We all know how easy it is to rack up a financial debt in business – just by trying to stay afloat and meet the demands of customers, partners and staff. Most of us don’t realise we’re probably accruing other kinds of debt too – like technical debt.
Technical debt is a concept that encompasses the cost of choosing a quick and easy software development solution, instead of using a more considered and security-minded approach. The cost could be in time spent redressing oversights, or it could be financial or reputational damage caused by an incident.
Many businesses fall into the tech debt trap. Your IT team is focused on keeping things up and running, your DevOps team is in a constant cycle of creating new applications and rolling out updates to meet the expectations of both management and customers. You’re making decisions about your systems and applications on the fly that are nothing more than band-aids.
You may be increasing business efficiency and able to keep up with commercial demand, but a security problem lies under the surface, particularly when using open source software as many companies now do. You’re accumulating cruft over the long term. And that cruft can come back to bite you.
In part, it comes down to the fact that the development cycle within business has changed. It used to be that changes were slowly and methodically rolled out in software, carefully checked for bugs and tested by the usability team before being made generally available.
Modern business has thrown that careful nurturing out in favour of rapid, continuous software iteration. Take Etsy, the well-known online artisan marketplace. In the past it had a development process that saw two full site deployments per week, when they would add new products and services to their online offering. This was a fast development cycle, but in recent times Etsy has revved up that approach, and now does 50 micro changes to its core site every single day of the week.
That’s not to say that Etsy has a tech debt. But one company that the tech debt bit was ridesharing company Uber. It suffered the consequences of its debt in 2016, with a data breach that compromised the details (including credit card numbers and other credentials) of 57 million riders and drivers.
And it was tech debt that caused the breach. Put simply, Uber was growing so fast that it needed to frequently ‘spin up’ (as the terminology goes) new database instances on Amazon Web Services. In doing so, it was writing automation scripts that had a ‘hard coded’ AWS Access Key – the key to the AWS Kingdom – embedded within it. This hard coding of secrets is relatively common in the software development community. It saves time, increases efficiency, and many members of a development team can rapidly make changes to the software and then ‘commit’ it to production without having to fuss with constantly remembering new secrets or having to manually change the secret in the code when passwords or other credentials are changed.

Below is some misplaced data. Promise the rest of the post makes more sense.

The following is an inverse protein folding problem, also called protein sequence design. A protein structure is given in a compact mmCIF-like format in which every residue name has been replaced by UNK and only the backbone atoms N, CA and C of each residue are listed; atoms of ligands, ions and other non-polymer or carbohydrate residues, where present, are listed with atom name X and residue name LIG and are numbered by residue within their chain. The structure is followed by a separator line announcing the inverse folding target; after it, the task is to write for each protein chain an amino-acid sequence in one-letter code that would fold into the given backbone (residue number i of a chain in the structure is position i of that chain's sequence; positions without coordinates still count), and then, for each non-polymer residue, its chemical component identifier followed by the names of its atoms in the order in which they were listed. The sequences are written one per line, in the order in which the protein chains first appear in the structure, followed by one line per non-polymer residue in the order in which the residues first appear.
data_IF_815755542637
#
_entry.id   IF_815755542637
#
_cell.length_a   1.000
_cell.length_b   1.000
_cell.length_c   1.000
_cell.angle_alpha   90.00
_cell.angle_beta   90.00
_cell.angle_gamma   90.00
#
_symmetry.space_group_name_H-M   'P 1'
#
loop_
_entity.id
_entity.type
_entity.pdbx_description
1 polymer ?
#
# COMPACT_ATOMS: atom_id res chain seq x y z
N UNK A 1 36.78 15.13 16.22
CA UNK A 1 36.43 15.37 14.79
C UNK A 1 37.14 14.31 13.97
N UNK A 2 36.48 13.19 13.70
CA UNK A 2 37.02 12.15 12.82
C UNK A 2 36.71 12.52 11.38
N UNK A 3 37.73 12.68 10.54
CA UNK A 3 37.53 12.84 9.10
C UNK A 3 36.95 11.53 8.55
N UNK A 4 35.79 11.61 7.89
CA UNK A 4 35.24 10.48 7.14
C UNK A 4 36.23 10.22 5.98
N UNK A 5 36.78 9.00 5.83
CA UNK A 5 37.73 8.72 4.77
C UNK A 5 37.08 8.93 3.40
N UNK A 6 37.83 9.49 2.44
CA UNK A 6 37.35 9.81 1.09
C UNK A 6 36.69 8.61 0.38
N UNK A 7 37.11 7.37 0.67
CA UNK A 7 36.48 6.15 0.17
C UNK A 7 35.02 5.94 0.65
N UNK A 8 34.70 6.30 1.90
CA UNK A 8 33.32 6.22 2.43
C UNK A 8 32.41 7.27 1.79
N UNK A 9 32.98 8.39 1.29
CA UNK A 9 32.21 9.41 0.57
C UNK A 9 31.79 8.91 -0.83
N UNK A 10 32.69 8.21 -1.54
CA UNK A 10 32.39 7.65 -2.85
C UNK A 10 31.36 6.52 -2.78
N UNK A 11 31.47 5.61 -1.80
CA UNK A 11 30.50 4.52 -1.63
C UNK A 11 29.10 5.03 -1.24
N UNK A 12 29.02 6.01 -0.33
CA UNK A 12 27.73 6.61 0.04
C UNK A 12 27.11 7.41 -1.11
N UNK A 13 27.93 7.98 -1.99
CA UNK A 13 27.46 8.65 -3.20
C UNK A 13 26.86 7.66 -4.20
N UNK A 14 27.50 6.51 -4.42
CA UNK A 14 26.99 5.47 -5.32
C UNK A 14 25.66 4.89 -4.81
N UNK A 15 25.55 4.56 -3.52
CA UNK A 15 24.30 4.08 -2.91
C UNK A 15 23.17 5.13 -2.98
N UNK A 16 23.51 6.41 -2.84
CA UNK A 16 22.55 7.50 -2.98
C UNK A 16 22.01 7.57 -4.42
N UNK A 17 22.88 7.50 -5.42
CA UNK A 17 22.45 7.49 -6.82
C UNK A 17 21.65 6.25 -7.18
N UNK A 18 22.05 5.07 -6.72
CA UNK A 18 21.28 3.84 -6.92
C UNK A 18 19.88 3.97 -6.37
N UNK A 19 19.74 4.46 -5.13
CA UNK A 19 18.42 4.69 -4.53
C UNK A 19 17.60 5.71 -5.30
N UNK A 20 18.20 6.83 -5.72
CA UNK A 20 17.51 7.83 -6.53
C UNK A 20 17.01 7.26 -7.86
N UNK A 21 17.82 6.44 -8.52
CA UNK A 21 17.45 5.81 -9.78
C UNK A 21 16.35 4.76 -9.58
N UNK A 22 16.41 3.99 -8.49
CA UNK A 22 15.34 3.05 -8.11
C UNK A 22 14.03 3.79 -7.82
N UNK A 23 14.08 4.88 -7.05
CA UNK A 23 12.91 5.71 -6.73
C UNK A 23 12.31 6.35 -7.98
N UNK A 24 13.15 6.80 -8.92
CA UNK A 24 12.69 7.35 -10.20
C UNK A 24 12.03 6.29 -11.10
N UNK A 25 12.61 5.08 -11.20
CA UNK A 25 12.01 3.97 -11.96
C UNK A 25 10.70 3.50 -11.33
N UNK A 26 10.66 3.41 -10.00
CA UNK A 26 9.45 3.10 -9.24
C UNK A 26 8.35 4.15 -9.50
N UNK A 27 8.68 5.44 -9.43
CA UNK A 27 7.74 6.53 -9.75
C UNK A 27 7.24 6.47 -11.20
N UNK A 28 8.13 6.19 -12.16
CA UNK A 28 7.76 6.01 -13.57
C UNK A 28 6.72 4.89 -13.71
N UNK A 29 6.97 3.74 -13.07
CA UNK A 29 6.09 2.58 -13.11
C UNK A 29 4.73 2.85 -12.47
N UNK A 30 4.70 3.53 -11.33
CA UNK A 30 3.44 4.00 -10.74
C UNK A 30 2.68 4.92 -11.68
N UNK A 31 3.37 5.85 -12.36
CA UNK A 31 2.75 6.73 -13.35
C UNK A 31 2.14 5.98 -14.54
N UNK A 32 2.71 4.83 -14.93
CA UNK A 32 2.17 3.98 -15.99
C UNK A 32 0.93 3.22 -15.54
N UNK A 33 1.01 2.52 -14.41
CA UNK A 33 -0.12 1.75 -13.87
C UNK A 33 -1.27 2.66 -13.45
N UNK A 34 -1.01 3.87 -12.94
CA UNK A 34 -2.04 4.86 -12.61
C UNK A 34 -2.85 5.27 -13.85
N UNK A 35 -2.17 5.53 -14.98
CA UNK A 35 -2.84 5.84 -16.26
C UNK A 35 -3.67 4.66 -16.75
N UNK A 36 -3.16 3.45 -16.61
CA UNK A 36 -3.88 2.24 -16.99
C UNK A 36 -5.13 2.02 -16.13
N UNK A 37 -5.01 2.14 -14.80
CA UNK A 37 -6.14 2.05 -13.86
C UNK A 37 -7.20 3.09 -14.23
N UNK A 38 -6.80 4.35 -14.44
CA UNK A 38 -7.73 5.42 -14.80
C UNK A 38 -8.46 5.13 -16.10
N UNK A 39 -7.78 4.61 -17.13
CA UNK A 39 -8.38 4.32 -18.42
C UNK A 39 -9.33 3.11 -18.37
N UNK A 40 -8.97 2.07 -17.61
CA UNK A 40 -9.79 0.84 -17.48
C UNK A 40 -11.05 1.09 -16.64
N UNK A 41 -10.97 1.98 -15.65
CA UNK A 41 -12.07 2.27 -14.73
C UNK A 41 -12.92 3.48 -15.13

The mistake Uber made was that it then posted this software code on a popular code repository called GitHub. Everything was in plain text, and nothing was encrypted. Although they were using a private repository, two-factor authentication was not enabled to prevent someone from brute forcing or just guessing the password to authenticate into the repository. Because the hard-coded Access Key was in plain text, the attackers used the key to access the software databases they were spinning up on AWS where customer data was stored.
Then the worst happened: their GitHub account was compromised by hackers, who used the credentials to steal the details of 57 million individuals.
These days, software engineers are under so much pressure from business leaders that, in the interests of pure efficiency, they leave business-critical credentials totally unprotected. With business executives and managers in the driving seat, security is often overlooked in favour of making things as fast as possible and getting them into production.
The reality is that it’s not security that makes a company money. But a lack of security can cost a company a lot of money, as well as reputational and institutional damage.
The answer to this technical debt is to embed best practice, as well as the proper security tools, to allow the rotation of passwords and other credentials from a secure vault. Doing this means that passwords don’t get hard coded into software, and hackers then can’t use those keys to access vital corporate or customer data.
It’s the preventative measures that are taken which can eliminate technical debt and keep the business and its customers secure.